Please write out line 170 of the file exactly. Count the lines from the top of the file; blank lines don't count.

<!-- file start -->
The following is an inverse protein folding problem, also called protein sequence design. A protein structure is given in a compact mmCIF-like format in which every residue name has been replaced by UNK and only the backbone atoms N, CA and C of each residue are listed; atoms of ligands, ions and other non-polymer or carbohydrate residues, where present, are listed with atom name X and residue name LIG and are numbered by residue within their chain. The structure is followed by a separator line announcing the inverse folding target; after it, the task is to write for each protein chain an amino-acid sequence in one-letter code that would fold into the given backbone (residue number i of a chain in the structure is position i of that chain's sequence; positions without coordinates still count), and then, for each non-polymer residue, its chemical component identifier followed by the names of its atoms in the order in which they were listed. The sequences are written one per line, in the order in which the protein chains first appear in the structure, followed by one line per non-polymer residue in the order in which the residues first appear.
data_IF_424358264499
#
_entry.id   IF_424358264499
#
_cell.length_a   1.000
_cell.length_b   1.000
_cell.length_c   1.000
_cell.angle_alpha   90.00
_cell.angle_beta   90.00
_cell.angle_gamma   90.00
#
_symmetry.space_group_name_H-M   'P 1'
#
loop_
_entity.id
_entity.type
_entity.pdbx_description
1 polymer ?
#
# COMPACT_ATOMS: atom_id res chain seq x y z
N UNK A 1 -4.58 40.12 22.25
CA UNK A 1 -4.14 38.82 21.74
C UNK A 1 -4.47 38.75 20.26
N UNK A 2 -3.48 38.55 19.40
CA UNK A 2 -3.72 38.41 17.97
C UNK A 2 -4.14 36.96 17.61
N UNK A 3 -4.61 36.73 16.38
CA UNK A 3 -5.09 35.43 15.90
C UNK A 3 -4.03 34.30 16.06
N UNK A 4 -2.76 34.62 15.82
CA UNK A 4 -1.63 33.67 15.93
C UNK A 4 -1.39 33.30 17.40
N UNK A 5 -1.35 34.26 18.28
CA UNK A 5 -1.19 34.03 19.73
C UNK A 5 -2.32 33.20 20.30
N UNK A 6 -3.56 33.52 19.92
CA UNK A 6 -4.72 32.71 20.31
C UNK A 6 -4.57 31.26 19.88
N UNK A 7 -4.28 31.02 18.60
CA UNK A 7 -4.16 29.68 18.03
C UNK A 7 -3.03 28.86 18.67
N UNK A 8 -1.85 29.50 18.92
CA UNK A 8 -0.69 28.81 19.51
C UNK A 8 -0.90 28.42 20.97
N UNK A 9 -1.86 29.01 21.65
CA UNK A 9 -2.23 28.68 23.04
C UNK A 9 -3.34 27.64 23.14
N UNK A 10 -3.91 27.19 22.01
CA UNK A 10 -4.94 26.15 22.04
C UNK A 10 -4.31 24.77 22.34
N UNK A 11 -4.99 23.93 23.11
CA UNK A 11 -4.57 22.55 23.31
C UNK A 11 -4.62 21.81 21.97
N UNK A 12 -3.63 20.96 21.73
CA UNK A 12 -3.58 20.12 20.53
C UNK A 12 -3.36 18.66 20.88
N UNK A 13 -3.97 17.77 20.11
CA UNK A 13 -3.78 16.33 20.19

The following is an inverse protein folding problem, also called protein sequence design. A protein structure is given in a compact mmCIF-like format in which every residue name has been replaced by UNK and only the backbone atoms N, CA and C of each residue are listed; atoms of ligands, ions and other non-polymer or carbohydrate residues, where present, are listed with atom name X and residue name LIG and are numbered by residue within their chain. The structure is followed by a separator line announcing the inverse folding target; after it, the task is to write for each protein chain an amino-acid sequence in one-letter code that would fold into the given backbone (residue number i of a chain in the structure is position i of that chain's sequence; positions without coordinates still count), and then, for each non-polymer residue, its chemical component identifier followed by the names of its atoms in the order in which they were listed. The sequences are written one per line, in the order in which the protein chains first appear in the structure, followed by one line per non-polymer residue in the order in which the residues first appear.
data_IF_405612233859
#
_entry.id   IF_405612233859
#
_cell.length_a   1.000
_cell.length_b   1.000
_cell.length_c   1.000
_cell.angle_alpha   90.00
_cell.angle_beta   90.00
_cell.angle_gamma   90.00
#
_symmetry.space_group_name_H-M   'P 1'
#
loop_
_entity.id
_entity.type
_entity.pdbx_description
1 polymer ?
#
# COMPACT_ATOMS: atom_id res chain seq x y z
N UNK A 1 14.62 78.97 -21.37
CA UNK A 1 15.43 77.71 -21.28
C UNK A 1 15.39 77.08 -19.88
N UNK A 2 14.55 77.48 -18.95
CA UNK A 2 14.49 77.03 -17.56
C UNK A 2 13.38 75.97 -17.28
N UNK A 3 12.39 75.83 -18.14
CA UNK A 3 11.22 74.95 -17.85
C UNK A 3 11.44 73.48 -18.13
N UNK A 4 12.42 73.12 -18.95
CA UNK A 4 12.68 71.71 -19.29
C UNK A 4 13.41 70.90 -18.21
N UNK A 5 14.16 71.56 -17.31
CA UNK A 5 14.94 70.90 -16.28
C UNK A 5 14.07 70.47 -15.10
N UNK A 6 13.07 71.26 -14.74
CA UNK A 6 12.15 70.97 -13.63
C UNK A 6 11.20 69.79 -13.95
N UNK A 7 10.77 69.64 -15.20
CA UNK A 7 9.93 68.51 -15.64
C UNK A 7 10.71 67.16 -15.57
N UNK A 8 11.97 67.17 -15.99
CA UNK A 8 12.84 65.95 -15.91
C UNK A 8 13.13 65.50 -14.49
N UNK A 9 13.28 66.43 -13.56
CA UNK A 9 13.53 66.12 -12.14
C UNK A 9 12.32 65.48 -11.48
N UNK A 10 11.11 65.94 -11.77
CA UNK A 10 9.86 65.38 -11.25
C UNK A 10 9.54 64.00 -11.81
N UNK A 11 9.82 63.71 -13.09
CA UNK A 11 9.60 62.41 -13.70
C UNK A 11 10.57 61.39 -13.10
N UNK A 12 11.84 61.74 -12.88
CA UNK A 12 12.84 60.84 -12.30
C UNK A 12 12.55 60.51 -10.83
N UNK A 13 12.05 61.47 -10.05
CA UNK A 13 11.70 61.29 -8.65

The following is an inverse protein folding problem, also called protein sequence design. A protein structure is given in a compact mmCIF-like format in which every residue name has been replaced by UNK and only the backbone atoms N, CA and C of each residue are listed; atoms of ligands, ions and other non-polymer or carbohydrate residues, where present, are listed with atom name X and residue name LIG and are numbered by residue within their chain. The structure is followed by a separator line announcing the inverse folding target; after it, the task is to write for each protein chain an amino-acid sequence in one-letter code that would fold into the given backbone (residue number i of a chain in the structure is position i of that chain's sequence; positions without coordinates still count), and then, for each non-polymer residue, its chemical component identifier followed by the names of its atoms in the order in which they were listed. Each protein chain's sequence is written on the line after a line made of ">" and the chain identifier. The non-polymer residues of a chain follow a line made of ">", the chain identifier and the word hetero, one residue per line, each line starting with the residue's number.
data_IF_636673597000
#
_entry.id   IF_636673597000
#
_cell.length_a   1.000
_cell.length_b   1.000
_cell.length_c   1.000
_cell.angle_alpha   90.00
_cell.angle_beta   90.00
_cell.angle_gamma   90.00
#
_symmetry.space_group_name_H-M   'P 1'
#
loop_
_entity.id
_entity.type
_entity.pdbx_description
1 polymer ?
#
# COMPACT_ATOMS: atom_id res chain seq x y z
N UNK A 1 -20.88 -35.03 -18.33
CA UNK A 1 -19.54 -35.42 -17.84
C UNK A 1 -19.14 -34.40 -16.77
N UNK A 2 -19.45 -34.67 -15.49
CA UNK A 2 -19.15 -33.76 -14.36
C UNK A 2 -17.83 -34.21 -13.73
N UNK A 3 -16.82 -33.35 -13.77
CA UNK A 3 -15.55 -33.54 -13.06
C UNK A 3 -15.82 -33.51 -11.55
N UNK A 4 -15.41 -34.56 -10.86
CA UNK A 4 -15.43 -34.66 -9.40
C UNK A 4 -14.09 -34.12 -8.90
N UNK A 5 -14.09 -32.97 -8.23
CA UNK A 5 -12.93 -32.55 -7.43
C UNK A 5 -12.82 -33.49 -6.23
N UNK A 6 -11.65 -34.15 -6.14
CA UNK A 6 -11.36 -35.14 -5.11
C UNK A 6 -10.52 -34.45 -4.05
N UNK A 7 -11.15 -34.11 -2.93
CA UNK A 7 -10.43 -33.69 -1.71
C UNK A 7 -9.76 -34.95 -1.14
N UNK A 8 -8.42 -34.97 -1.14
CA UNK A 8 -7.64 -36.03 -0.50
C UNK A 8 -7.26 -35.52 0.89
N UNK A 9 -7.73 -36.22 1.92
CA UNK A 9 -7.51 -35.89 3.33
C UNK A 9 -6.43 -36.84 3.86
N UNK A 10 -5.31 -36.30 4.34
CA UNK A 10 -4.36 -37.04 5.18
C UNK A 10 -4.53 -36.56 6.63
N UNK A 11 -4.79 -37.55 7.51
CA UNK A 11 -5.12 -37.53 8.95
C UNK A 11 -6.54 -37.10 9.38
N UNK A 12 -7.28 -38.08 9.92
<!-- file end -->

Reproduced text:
N UNK A 11 -4.79 -37.55 7.51